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Distribution dilemmas – resale price maintenance

Tue 1 Sep 2009
FYI, this story is more than a year old

It is tempting for manufacturers or suppliers of products to require their wholesalers and retailers (resellers) to sell them   at or above a minimum price – a practice known as resale price maintenance (’RPM’). Although there are  plenty of commercial reasons for engaging in RPM, there is at least one significant reason not to: the Commerce Act 1986.

As a reseller, you need to be aware of what behaviours are permitted regarding RPM. Manufacturers or suppliers may  engage in RPM to prevent their resellers from competing too brutally on price (thus keeping everyone profitable), or to  ensure that their resellers are able to recover the costs of promoting their products in the price that they charge. For specialised goods, it may make sense to protect the investment by creating a branding image and demanding that it is  based on quality and exclusivity, which could be undermined if some resellers offered heavy discounts on those  products. Manufacturers or suppliers may even think it a sensible marketing approach to standardise pricing for their franchise, joint venture, or other distribution arrangements.

Regardless of the reason for setting a minimum resale price, there is a risk of breaching the Commerce Act, which  prohibits this behaviour.

What is prohibited and why? At a general level, a manufacturer or supplier is not allowed to require its resellers to sell its products (not services) at  or above a minimum price set by them. Resale price maintenance is prohibited under section 37 of the Act because it is  considered to be anti-competitive, restricting resellers’ ability to compete on price. Under the Act, examples of RPM include:

  • informing the reseller that a manufacturer or supplier will not supply products to them unless they agree on a minimum sale price specified by the manufacturer or supplier;
  • offering inducements to a reseller not to sell products at less than the minimum price specified by the manufacturer or  supplier;
  • entering (or offering to enter into) a contract for the supply of products under which the reseller agrees not to sell the  products at a price less than that specified by the manufacturer or supplier;
  • withholding the supply of products to a reseller because they will not agree to a minimum resale price as specified by  the manufacturer or supplier; and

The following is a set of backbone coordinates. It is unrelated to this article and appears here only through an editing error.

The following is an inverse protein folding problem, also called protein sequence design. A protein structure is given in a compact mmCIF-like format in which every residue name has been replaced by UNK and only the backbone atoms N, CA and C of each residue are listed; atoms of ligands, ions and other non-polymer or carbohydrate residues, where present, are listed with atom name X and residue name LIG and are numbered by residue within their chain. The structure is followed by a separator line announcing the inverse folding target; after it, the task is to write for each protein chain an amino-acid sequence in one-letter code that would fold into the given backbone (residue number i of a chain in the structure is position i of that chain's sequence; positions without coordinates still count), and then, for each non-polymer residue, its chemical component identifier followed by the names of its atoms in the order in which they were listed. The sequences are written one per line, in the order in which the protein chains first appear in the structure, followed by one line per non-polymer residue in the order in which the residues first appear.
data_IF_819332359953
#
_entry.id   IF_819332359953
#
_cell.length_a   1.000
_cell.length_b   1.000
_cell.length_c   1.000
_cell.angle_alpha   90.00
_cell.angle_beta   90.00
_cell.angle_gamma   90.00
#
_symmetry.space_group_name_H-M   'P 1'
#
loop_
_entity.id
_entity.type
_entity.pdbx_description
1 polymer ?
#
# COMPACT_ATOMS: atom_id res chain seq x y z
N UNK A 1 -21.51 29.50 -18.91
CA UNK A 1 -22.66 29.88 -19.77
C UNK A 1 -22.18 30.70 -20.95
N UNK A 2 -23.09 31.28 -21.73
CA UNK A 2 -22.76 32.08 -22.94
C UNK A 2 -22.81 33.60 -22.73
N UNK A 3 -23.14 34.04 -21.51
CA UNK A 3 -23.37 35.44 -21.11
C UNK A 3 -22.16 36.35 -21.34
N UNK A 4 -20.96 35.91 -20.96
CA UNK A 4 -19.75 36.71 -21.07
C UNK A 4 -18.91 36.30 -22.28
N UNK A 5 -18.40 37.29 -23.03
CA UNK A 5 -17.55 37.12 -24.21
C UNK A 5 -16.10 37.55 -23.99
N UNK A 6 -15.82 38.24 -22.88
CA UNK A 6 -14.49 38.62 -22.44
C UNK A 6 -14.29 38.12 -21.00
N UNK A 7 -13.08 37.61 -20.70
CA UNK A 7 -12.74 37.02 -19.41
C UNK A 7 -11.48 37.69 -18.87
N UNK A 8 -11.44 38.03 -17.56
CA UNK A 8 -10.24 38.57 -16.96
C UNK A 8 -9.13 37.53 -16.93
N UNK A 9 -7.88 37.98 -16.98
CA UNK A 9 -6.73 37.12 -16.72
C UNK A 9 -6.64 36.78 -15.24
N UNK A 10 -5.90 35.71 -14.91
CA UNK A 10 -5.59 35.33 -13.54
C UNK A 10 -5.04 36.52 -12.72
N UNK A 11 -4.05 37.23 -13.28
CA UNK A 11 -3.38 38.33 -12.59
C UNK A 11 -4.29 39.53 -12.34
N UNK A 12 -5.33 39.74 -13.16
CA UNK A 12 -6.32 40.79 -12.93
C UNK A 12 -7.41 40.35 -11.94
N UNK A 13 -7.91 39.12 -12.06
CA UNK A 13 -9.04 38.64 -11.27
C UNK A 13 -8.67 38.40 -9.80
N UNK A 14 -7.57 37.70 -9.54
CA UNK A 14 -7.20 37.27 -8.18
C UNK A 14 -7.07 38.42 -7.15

• withholding the supply of products to a reseller because the reseller has sold (or is likely to sell) the products at a price less than that specified by the manufacturer or supplier.

The Act defines the ‘specifying’ of price in very broad terms. For example, a manufacturer or supplier will be   considered to have ‘specified’ the price if it sets a price (in dollar terms), specifies a formula for setting the price, or    refers to a third person who sets the price (or a formula for setting the price). If resellers are likely to understand any  statement made by a manufacturer or supplier as setting a minimum price, this is also considered as having ‘specified’ the price.

Counting the cost The Act provides substantial penalties for RPM. The maximum penalty for a business can be up to whichever is the highest of:

  • $10 million per breach;
  • three times the commercial gain that resulted from the breach; or
  • 10% of the business turnover. For individuals, the maximum penalty is $500,000.

Recommended price lists

So, what about recommended price lists – are these prohibited under the Act? A manufacturer or supplier is unlikely to  be deemed to be engaging in RPM merely because it has provided a recommended price list to its resellers. A price  list must clearly state that the prices are “recommended prices only”, and that there is “no obligation to comply with the recommendation”.

Manufacturers or suppliers must, however, take care not to do anything to enforce the recommended price, because  that would show the “recommended price” is really an illegally set minimum price.

If in doubt, consult a lawyer.

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